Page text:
Objectives To investigate the safety of ofatumumab retreatment in rheumatoid arthritis. Methods Patients with active rheumatoid arthritis participating in two phase III trials (OFA110635 and OFA110634) and a phase II extension trial (OFA111752) received individualised open-label ofatumumab retreatment (700 mg X 2 intravenous infusions two weeks apart) ≥24 weeks following the first course and ≥16 weeks following further courses. Retreatment required evidence of clinical response followed by disease relapse. These studies were prematurely terminated by the sponsor to refocus development on subcutaneous delivery. Due to differences in study designs and populations, data are summarised separately for each study. Results 483 patients (243, 148 and 92 in OFA110635, OFA110634 and OFA111752 respectively) received up to 7 treatment courses of intravenous ofatumumab; cumulative duration of exposure was 463, 182 and 175 patient-years, respectively. Mean time between courses was 17–47 weeks. Ofatumumab induced a profound depletion of peripheral B-lymphocytes. Retreated patients derived benefit based on improvement in DAS28. Adverse events were reported for 93% (226/243), 91% (134/148) and 76% (70/92), serious adverse events for 18% (44/243), 20% (30/148) and 12% (11/92) and serious infections for 3% (8/243), 5% (7/148) and 1% (1/92) of patients in OFA110635, OFA110634 and OFA111752, respectively. The most common adverse events were infusion-related reactions during the first infusion of the first course (48–79%); serious infusion-related reactions were rare (<1% [1/243], 5% [8/148], and 1% [1/92] of patients). Two deaths occurred (fulminant hepatitis B virus infection and interstitial lung disease). Conclusions Ofatumumab was generally well tolerated with no evidence of increased safety risks with multiple retreatments. Serious infections were uncommon and did not increase over time. Trial Registration ClinicalTrials.gov 110635 ClinicalTrials.gov 110634 Clinical

  2. Continued transmission of hepatitis B and C viruses, but no transmission of human immunodeficiency virus among intravenous drug users participating in a syringe/needle exchange program.

    PubMed

    Månsson, A S; Moestrup, T; Nordenfelt, E; Widell, A

    2000-01-01

    The virological efficacy of a syringe/needle exchange program was evaluated in a cohort incidence study. Of 698 intravenous drug users (IVDUs) initially recruited, 15 (2.1%) were HIV-positive at baseline. Adequate follow-up was possible in 515 (74%) and showed no new cases of HIV infection during a median of 31 months. Most IVDUs had been previously exposed to HBV (anti-HBc-positive 70.1%) and HCV (anti-HCV-positive 90.7%). Of those 159 IVDUs negative at baseline for anti-HBc and/or anti-HCV, 56 (35%) seroconverted to one or both viruses during follow-up, corresponding to 11.7 seroconversions/100 y at risk for HBV and 26.3 seroconversions/100 y for HCV. Multiple logistic regression analysis showed hepatitis seroconversion to correlate with imprisonment during the study (OR 2.2; 95% CI 1.04-4.74), absence of drug-free periods (OR 5.7; CI 1.44-22.3) and frequent syringe/needle exchanges (OR 1.31; CI 1.02-1.7). The absence of HIV spread was probably partly due to the low prevalence of HIV-infected IVDUs in the city. Despite free syringes and needles, both HBV and HCV continued to spread at high rates. Nevertheless, syringe/needle exchange programs, coupled with monitoring of serostatus provide good surveillance and are valuable for further assessment of remaining risks.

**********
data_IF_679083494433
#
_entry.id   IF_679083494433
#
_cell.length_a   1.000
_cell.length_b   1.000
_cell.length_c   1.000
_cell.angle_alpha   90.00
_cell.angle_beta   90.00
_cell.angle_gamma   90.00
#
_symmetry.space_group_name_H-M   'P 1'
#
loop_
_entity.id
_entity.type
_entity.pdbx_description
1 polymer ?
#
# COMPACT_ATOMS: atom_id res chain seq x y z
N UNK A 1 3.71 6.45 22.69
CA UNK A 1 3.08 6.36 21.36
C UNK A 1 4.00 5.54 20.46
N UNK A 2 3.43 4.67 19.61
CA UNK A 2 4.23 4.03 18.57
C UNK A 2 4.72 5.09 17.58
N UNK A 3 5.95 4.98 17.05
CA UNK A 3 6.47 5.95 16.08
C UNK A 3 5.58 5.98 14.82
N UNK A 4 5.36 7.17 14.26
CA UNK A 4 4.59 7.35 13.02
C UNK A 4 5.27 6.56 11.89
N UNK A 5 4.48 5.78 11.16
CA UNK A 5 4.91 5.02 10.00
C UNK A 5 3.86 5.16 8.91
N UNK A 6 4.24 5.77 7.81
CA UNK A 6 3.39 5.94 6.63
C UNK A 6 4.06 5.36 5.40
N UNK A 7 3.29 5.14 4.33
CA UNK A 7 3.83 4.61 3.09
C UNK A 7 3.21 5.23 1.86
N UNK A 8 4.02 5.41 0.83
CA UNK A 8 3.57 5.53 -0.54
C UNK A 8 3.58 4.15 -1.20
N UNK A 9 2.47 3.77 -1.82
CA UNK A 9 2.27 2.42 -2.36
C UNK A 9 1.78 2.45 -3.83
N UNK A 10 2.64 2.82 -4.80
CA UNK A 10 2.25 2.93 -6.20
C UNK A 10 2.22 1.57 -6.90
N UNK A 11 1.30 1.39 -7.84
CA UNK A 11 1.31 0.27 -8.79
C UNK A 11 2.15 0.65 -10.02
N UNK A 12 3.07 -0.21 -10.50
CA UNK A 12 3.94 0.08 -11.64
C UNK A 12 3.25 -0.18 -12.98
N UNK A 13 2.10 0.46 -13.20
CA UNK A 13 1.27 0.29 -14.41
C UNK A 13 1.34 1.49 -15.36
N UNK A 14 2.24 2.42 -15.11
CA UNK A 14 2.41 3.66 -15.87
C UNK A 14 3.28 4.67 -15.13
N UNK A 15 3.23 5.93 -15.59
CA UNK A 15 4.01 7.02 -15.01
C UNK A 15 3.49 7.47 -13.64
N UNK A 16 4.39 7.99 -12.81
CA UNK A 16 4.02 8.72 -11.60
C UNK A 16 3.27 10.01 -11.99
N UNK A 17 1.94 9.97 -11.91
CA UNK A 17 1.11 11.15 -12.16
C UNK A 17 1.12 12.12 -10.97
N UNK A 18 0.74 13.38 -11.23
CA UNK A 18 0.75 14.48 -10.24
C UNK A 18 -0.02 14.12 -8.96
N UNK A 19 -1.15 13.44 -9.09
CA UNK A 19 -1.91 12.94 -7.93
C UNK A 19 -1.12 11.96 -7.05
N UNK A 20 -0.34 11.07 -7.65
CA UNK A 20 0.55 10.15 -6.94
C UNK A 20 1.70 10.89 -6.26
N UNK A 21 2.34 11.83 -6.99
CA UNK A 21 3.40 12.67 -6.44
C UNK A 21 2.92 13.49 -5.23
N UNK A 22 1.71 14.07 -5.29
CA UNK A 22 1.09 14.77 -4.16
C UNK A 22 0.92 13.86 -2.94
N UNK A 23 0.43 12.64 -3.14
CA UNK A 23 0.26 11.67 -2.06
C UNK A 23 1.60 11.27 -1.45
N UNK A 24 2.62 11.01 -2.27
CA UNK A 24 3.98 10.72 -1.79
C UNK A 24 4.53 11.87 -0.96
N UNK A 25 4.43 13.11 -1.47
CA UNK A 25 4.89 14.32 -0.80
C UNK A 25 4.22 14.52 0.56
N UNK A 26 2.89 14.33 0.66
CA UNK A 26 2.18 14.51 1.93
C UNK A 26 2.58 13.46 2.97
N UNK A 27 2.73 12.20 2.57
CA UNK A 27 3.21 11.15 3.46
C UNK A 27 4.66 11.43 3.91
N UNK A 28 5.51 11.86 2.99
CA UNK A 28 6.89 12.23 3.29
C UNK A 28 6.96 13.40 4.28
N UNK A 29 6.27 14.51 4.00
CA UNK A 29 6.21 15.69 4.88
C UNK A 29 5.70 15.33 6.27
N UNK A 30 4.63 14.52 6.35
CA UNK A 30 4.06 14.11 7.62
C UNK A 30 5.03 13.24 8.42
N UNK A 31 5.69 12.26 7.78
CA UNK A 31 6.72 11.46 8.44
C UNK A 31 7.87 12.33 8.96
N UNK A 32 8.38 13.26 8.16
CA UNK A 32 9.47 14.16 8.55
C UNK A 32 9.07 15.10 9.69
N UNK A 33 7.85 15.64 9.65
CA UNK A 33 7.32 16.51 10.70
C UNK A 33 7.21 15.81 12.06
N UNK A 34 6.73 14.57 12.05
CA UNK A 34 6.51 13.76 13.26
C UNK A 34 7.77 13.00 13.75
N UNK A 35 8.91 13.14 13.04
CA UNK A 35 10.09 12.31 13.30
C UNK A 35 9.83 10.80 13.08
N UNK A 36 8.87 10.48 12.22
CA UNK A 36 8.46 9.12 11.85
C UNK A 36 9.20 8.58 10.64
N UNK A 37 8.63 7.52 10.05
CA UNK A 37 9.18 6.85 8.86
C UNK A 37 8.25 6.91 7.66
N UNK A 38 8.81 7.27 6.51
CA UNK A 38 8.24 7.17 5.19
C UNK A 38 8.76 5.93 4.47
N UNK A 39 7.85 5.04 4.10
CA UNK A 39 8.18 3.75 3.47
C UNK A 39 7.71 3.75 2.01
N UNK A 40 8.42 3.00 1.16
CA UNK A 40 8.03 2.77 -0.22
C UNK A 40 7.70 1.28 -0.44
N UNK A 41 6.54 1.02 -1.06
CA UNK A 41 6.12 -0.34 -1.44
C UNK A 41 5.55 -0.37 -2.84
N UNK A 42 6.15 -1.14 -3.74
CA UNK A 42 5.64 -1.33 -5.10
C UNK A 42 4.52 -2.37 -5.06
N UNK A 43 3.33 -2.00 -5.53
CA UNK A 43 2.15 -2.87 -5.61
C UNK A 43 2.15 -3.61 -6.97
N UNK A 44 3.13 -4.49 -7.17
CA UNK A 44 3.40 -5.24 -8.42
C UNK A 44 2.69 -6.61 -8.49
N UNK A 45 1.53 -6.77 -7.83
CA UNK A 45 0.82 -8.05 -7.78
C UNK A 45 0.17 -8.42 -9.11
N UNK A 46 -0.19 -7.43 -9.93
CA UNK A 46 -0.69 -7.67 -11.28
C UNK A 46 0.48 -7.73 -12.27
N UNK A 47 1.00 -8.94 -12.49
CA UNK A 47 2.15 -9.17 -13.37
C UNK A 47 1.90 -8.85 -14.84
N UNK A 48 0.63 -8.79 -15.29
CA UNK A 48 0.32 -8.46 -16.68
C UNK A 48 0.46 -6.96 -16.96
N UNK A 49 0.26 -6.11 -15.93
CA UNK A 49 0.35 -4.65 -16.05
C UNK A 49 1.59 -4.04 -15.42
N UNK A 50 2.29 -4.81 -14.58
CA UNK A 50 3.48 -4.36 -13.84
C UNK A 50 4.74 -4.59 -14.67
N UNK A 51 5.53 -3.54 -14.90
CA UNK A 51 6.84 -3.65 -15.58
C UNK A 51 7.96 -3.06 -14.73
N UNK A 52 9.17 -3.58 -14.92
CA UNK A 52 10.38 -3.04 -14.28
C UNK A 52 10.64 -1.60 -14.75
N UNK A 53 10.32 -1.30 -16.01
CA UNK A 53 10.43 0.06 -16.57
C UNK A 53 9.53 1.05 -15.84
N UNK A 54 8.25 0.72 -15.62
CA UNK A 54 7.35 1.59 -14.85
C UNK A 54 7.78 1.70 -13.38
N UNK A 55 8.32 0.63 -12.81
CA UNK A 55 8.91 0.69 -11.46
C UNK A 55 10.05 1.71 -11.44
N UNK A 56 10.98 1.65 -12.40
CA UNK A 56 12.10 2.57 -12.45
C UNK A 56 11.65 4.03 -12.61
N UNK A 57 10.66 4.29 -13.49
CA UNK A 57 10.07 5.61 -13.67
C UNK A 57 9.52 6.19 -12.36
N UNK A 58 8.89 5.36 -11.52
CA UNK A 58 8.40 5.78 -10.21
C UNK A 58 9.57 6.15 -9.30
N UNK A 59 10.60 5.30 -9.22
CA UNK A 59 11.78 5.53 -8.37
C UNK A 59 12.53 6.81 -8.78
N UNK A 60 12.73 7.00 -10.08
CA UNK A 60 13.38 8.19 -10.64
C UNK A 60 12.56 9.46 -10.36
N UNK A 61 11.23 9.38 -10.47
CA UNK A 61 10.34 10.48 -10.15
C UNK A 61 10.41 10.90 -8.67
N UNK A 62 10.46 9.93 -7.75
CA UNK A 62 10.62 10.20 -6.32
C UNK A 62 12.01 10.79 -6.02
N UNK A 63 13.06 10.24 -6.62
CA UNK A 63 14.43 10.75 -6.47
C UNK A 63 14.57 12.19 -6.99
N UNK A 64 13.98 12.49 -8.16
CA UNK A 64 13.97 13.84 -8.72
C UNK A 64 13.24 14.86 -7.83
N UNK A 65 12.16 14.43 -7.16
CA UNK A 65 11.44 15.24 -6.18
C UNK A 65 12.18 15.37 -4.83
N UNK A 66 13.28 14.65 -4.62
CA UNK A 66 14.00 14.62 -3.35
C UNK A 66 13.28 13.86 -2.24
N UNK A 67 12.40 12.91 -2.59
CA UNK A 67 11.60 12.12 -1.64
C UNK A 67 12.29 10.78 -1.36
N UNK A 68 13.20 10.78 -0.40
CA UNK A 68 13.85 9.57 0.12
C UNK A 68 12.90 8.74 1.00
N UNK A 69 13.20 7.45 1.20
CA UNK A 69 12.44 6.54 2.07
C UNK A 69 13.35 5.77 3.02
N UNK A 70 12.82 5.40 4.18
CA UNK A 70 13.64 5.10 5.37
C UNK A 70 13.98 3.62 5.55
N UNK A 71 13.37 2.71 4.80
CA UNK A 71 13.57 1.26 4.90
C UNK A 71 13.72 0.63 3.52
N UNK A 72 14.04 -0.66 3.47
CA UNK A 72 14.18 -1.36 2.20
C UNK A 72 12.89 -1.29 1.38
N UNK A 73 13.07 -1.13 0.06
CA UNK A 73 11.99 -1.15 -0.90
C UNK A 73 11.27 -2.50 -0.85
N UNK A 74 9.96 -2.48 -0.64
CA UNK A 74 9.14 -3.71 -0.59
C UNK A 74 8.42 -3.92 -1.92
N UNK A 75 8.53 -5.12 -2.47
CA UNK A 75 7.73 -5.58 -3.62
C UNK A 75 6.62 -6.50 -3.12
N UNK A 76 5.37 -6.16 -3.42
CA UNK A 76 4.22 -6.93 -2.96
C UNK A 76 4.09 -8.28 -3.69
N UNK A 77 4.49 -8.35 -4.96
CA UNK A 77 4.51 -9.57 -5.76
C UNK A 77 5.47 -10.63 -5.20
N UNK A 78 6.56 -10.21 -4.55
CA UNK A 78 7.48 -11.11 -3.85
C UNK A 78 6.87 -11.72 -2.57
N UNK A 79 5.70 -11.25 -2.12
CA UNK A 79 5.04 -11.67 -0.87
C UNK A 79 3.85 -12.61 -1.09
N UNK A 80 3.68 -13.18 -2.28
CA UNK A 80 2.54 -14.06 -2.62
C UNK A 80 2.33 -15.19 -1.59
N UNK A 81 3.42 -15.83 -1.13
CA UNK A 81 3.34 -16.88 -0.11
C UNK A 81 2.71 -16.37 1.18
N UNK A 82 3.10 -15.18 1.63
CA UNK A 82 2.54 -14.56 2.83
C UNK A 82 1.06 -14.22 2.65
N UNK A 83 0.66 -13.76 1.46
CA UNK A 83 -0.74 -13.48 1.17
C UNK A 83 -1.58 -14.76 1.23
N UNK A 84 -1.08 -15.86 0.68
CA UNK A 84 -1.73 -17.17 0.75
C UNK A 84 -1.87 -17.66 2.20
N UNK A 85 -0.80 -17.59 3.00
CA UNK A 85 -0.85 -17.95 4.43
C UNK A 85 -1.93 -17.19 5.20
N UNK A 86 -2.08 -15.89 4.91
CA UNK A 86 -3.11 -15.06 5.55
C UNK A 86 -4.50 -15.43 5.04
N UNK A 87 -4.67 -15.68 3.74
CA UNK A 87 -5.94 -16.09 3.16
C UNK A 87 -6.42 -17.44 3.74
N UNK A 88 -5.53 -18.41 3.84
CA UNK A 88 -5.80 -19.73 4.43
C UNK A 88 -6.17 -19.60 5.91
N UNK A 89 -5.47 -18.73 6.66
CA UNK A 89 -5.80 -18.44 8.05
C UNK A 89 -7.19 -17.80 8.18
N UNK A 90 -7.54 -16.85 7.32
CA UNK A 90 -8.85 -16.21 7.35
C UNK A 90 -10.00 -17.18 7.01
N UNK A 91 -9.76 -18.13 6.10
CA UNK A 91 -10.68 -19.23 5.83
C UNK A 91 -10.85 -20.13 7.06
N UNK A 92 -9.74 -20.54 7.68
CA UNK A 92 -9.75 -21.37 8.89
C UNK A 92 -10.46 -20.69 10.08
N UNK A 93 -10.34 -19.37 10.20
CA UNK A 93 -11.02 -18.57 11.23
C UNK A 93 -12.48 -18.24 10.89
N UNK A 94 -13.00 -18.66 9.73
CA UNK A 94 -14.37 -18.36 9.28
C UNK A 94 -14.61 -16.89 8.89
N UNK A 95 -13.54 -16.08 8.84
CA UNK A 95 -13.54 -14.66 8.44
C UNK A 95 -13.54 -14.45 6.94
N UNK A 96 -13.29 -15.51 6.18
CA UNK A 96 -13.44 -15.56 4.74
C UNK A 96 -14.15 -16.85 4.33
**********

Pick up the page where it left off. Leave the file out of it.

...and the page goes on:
3. Intravenous Lipid Emulsions in Parenteral Nutrition123

    PubMed Central

    Fell, Gillian L; Nandivada, Prathima; Gura, Kathleen M; Puder, Mark

    2015-01-01

    Fat is an important macronutrient in the human diet. For patients with intestinal failure who are unable to absorb nutrients via the enteral route, intravenous lipid emulsions play a critical role in providing an energy-dense source of calories and supplying the essential fatty acids that cannot be endogenously synthesized. Over the last 50 y, lipid emulsions have been an important component of parenteral nutrition (PN), and over the last 10–15 y many new lipid emulsions have been manufactured with the goal of improving safety and efficacy profiles and achieving physiologically optimal formulations. The purpose of this review is to provide a background on the components of lipid emulsions, their role in PN, and to discuss the lipid emulsions available for intravenous use. Finally, the role of parenteral fat emulsions in the pathogenesis and management of PN-associated liver disease in PN-dependent pediatric patients is reviewed. PMID:26374182

  4. Comparative removal of solvent and detergent viral inactivating agents from human intravenous immunoglobulin G preparations using SDR HyperD and C18 sorbents.

    PubMed

    Burnouf, Thierry; Sayed, Makram A; Radosevich, Miryana; El-Ekiaby, Magdy

    2009-06-01

    The capacity of hydrophobic octadecyl (C18) and SDR HyperD materials to remove the combination of 1% (v/v) solvent (tri-n-butyl phosphate, TnBP) with 1% (v/v) nonionic detergents (Triton X-100 and Triton X-45) used for viral inactivation of plasma-derived polyvalent intravenous immunoglobulin G (IVIG) preparation has been evaluated. Efficient removal of TnBP (<10 ppm in IVIG preparation) was found at ratios of 0.5 g of C18/7 ml of IVIG and 0.22 g of dry SDR HyperD/7 ml of IVIG. Binding capacities of TnBP were greater than 140 mg/g of C18 and greater than 318 mg/g of dry SDR HyperD. Complete removal of Triton X-45 (<2 ppm) was obtained at ratios of 1g of C18/7 ml of IVIG and 0.44 g of dry SDR HyperD/7 ml of IVIG or above, corresponding to binding capacities in excess of 70 mg/g of C18 and in excess of 159 mg/g of dry SDR HyperD. Residual Triton X-100 was less than 30 ppm at a ratio of 4 g/14 ml of immunoglobulin G (IgG) for the C18 sorbent. Triton X-100 was less than 10 ppm when using SDR HyperD at a ratio of 0.66 g/7 ml of IgG, corresponding to a binding capacity of approximately 106 mg of Triton X-100/g of dry SDR HyperD. Good recoveries of IVIG were achieved in the effluent from both sorbents.